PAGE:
Ding Liren

Firouzja was Ding Liren's latest victim | Photo: FIDE

Also in this phase Peter Svidler (against Liviu-Dieter Nisipeanu) and Yu Yangyi (over Wei Yi) got their tickets to next round. In the Chinese duel, 20-year-old Wei Yi was a pawn up in the second game, but he also had the weaker king:

 

Here White's best alternative is to capture twice on g4, while Wei Yi's 33.g2 gives Black a couple of tempi to decisively improve his pieces — there followed 33...g5 34.f2 (again 34.hxg4 was better) ♜e3 35.g3 d5+ 36.g1 xf5 and White resigned. 

Yu Yangyi

Yu Yangyi has already shown his rapid skills at this year's Norway Chess | Photo: FIDE

All the games from matches decided on this stage

 

The 'quick-rapid' play-offs (10'+10")

The highlight of the day was the battle between Anish Giri and Jeffery Xiong. The American later talked to Leontxo Garcia — who is providing commentaries in Spanish — and explained that he had purposefully gone for messy positions to counter Giri's theoretical preparation. The first 10-minute game was a perfect example of how exciting chess can be when one of the players simply goes for the sharper alternative at every bifurcation:

 

Both kings are vulnerable to attacks, with the a-file about to open up for a black invasion. And this is just a single illustration of a fierce fight in which both contenders found astounding tactical shots and missed a number of chances — the kind of chances that are extremely hard to find without an engine running in the background. Eventually, perpetual check put an end to the game. Not all draws are dull affairs!

Anish Giri

Anish Giri will have more chances to qualify to next year's Candidates | Photo: FIDE

Xiong was truth to his strategy in the next game, but this time his fearlessness was rewarded. Black had racked up the pressure on the c-file and a single blunder by Giri decided the game:

 

The one move that would have saved White was 25.♕h3, with the idea of responding to 25...♜xc3 26.♘xc3 ♜xc3 with 26.♕e6, going for immediate counterplay. Such moves would be difficult to calculate even in a classical game, so we cannot blame Giri for having played the losing 25.f5. Nevertheless, Xiong was merciless in the conversion of his advantage, finding tactical shots left and right until getting his ticket to the round of 16.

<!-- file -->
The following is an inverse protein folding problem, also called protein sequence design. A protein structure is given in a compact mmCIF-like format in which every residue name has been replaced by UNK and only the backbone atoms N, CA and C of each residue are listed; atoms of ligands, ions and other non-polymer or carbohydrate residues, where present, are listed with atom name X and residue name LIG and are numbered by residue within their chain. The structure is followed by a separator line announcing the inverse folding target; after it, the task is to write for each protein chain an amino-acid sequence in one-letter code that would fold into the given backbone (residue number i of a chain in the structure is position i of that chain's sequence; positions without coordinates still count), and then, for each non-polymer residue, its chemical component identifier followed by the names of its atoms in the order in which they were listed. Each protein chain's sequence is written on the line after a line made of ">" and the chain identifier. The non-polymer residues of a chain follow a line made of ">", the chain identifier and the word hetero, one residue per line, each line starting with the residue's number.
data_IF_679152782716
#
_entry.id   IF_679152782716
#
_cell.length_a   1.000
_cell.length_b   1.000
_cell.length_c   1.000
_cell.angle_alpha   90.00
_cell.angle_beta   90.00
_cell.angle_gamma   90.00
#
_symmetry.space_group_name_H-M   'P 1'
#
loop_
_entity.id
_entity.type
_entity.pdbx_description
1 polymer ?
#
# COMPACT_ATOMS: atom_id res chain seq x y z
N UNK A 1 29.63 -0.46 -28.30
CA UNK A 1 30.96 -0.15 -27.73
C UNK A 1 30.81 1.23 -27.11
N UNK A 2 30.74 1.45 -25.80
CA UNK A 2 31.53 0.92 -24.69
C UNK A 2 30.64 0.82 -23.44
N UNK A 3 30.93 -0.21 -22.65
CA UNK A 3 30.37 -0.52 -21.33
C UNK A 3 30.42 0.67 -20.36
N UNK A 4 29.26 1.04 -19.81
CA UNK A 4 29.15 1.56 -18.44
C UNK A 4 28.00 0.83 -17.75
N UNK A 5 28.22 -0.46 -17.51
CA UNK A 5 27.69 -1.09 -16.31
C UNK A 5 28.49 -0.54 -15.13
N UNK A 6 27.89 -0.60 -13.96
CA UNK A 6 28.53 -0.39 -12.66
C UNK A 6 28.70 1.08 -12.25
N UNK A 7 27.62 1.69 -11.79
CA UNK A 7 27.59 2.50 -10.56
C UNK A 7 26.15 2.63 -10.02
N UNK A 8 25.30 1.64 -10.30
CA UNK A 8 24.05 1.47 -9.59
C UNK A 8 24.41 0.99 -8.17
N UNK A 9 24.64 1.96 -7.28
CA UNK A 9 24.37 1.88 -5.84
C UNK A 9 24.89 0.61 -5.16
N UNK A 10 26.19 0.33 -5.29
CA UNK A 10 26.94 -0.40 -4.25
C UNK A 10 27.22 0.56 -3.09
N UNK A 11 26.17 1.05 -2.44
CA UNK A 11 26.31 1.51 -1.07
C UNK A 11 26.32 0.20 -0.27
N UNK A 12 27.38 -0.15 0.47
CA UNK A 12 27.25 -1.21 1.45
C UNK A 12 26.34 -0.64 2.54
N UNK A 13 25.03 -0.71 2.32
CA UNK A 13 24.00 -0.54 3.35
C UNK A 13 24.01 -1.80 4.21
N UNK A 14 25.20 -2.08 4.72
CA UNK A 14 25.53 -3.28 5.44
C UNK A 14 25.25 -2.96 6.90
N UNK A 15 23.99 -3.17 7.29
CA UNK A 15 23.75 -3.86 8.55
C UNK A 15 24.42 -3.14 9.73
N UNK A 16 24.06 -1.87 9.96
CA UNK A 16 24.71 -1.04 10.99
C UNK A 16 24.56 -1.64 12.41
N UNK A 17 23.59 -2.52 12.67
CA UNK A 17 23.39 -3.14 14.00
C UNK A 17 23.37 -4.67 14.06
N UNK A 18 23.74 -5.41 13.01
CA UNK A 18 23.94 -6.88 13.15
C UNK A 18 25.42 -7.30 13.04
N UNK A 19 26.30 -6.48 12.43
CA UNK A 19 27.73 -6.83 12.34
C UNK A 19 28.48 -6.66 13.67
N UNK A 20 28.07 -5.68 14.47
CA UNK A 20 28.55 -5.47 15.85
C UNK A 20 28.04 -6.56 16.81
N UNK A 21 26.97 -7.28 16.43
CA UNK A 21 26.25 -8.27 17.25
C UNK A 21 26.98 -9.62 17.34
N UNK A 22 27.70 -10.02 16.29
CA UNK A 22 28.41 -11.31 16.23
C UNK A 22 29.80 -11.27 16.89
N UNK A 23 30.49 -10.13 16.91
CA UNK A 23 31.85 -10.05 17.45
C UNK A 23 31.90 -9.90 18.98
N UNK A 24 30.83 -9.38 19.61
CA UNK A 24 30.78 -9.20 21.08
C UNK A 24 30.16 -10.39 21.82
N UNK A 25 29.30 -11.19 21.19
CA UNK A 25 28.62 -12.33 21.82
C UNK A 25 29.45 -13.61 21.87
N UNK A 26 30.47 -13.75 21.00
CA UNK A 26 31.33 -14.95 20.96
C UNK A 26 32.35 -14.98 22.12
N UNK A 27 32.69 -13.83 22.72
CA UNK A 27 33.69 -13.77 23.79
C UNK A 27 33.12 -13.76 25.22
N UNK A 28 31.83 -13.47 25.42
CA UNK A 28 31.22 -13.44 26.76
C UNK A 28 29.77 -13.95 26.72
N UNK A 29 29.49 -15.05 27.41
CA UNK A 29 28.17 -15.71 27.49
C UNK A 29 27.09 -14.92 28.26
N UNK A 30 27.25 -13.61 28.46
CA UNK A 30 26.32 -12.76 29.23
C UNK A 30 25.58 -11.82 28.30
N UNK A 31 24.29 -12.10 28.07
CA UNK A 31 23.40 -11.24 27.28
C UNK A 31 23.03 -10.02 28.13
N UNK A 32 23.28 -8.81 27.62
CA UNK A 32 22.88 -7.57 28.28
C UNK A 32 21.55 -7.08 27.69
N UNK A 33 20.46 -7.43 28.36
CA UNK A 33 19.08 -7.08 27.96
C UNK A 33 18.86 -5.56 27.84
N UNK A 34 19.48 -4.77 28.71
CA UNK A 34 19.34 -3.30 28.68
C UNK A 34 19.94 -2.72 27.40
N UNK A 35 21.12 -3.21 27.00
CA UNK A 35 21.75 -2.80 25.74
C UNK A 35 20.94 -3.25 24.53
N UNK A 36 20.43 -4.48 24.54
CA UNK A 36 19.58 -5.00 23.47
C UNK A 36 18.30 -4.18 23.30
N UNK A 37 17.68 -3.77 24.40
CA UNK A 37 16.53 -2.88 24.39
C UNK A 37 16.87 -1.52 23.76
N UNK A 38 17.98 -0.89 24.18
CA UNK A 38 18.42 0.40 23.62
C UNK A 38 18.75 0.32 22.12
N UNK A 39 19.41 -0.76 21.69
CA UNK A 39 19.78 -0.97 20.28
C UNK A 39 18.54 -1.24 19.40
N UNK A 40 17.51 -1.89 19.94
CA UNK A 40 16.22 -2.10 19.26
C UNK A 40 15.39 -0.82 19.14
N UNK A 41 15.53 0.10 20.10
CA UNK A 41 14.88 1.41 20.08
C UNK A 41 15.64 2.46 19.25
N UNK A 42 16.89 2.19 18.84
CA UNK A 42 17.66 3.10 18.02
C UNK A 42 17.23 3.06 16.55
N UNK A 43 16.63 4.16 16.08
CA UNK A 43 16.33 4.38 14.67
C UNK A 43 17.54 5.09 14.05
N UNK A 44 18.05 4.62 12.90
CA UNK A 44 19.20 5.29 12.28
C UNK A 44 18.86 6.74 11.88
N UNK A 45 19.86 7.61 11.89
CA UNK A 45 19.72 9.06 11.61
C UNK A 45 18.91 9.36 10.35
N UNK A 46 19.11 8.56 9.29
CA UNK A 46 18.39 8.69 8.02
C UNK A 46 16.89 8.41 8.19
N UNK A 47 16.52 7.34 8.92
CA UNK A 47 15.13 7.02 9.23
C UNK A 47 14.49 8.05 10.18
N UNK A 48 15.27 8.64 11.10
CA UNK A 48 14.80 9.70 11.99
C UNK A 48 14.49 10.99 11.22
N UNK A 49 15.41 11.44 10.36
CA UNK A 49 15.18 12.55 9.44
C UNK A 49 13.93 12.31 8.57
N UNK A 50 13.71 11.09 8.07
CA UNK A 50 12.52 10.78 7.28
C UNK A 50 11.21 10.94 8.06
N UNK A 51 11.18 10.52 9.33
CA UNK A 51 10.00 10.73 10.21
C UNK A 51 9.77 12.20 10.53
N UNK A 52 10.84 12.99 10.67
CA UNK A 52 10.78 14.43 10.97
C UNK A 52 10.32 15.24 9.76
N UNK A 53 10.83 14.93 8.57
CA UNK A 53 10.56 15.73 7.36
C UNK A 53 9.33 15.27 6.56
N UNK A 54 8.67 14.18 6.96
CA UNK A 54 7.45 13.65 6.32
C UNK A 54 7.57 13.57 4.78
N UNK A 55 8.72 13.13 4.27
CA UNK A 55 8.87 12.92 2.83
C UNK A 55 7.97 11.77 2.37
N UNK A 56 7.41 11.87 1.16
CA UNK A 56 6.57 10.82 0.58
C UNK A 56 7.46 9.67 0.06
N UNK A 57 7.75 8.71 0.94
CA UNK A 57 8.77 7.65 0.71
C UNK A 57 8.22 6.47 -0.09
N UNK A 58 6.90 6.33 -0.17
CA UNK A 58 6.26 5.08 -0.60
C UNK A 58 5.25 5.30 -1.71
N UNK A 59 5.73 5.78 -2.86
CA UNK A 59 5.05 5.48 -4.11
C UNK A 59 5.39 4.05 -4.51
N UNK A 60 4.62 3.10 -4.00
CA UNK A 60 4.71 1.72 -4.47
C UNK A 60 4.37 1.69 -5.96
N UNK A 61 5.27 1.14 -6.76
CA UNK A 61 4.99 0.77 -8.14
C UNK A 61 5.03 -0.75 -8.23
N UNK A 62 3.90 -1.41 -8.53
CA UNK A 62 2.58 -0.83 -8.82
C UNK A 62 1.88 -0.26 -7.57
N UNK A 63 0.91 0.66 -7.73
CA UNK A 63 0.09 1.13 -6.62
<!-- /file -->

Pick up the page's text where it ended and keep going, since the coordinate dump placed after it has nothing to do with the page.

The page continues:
Post-game interview with Jeffery Xiong


The US-based Vietnamese grandmaster Le Quang Liem knocked out Vladislav Artemiev in the phase of 10-minute games as well. This is Le's seventh straight World Cup, and he has never gone beyond round four, which means he has equalled his best performance in this event. 

His match-up against Artemiev saw both contenders playing correct chess, neutralizing each others' ideas once and again...until the Russian miscalculated badly:

 

Artemiev went for 35...xc8, giving up his queen, counting on the strength of his passed pawns after 36.gxh5 c2 37.b5 xb2 38.xe5 xa2:

 

It is remarkable that Artemiev had seen this position from afar, but in actual fact White is simply winning here — the queen is too strong. In the first diagrammed position, the plain 35...♛g6 was the way to go.

Le Quang Liem

This is Le Quang Liem's seventh World Cup | Photo: FIDE

All the games from matches decided on this stage

 

The blitz play-offs (5'+3")

By the time a match reaches this stage, exhaustion and nervousness are the players' biggest enemies. At this point, having had faced a similar experience in the past becomes a pre-eminent factor. Thus, it is no accident that all three players that went through in the blitz are seasoned members of the elite: Ian Nepomniachtchi, Maxime Vachier-Lagrave and Leinier Dominguez.